From Alejandro Laso at the latimes.com:
More than 100,000 struggling homeowners could get help from a $2-billion program that California is launching, including about 25,000 borrowers who owe more than their properties are worth and could see their mortgages shrink.
The Keep Your Home California program, which uses federal funds reserved for the 2008 rescue of the financial system, has the potential to make a sizable dent in California’s foreclosure crisis and help the general housing market. State officials hope to fend off foreclosure for about 95,000 borrowers and provide moving assistance to about 6,500 people who do lose their homes.
Consumer advocates have criticized other attempts at foreclosure prevention as falling short, particularly the Obama administration’s $75-billion program to help troubled borrowers. They were heartened by the scope of California’s effort but concerned it would be hampered if the state can’t get major banks on board.
Out of the five major mortgage servicers — Bank of America Corp., Wells Fargo & Co., JPMorgan Chase & Co., Ally Financial and Citigroup Inc. — only Ally has formally signed on to a key part of the plan: reducing mortgage principal on homes that are “underwater,” or worth less than the size of the mortgage. A Bank of America spokesman said the bank intends to participate but hasn’t yet reached a formal agreement with the California Housing Finance Agency, which designed the program.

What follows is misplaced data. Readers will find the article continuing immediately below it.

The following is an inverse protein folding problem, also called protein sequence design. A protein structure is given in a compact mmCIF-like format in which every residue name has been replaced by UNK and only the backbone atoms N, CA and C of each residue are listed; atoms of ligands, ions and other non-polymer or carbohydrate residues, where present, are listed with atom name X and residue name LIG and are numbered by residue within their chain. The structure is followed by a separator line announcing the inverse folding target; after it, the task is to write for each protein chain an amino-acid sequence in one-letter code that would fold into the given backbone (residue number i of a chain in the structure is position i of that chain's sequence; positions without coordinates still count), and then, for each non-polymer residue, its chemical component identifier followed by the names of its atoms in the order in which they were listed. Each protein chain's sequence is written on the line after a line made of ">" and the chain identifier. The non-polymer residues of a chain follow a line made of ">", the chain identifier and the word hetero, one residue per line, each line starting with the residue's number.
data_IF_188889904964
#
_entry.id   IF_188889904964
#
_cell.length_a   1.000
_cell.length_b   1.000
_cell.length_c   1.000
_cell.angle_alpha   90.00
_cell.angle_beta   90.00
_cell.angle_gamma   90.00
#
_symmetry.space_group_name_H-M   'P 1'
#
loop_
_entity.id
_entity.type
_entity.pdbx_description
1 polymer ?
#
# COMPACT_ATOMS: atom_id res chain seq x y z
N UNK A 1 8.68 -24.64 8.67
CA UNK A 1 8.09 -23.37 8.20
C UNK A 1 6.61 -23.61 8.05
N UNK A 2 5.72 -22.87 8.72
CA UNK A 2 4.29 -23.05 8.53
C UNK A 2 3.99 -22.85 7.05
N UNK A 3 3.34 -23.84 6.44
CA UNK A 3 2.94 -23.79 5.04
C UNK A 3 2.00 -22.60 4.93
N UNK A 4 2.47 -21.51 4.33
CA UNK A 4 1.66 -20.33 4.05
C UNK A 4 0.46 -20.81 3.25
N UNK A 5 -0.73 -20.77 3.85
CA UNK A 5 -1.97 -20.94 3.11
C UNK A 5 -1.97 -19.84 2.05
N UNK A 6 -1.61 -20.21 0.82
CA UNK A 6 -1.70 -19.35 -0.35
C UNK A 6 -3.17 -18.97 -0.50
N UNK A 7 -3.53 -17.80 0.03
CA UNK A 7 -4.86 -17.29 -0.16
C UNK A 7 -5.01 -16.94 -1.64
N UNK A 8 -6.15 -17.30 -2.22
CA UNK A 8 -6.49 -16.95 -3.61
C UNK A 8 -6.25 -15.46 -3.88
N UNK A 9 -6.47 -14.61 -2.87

“If they can actually stave off foreclosures and the people stay in the homes, then that is a great thing for the market,” said Stan Humphries, chief economist at Zillow.com. “It would be great because the continuing flow of foreclosures on the marketplace exerts downward pressure on home prices, and it also creates more supply of inventory on the marketplace, so foreclosures are really a double whammy.”
The biggest of the plan’s four parts allocates $875 million as temporary financial help to people who have seen their paychecks cut or have lost their jobs, providing as much as $3,000 a month for six months to cover home payments and associated costs. The second-largest chunk of money, $790 million, is slated for a principal reduction program that would write down the value of an estimated 25,135 underwater mortgages.
Another piece would use $129 million to provide as much as $15,000 apiece to help homeowners get current on their mortgages, and another would take $32 million to provide moving assistance for people who can’t afford to remain in their homes.
The program is aimed at helping low- and moderate-income people who own only one property. To qualify in Los Angeles County, for instance, a family couldn’t earn more than $75,600 a year. The maximum benefit for any household participating in the program is $50,000. Homeowners who refinanced their homes to take cash out of their properties won’t be allowed to participate.
The principal-reduction component would pay lenders $1 for every dollar of mortgage debt forgiven. Many experts have said reducing principal on such underwater loans would go far toward reducing foreclosures because home values have fallen so steeply that homeowners are tempted to walk away from their obligations.
But banks have been reluctant to significantly reduce principal on loans other than on certain kinds of risky mortgages that are now seen as having been highly imprudent.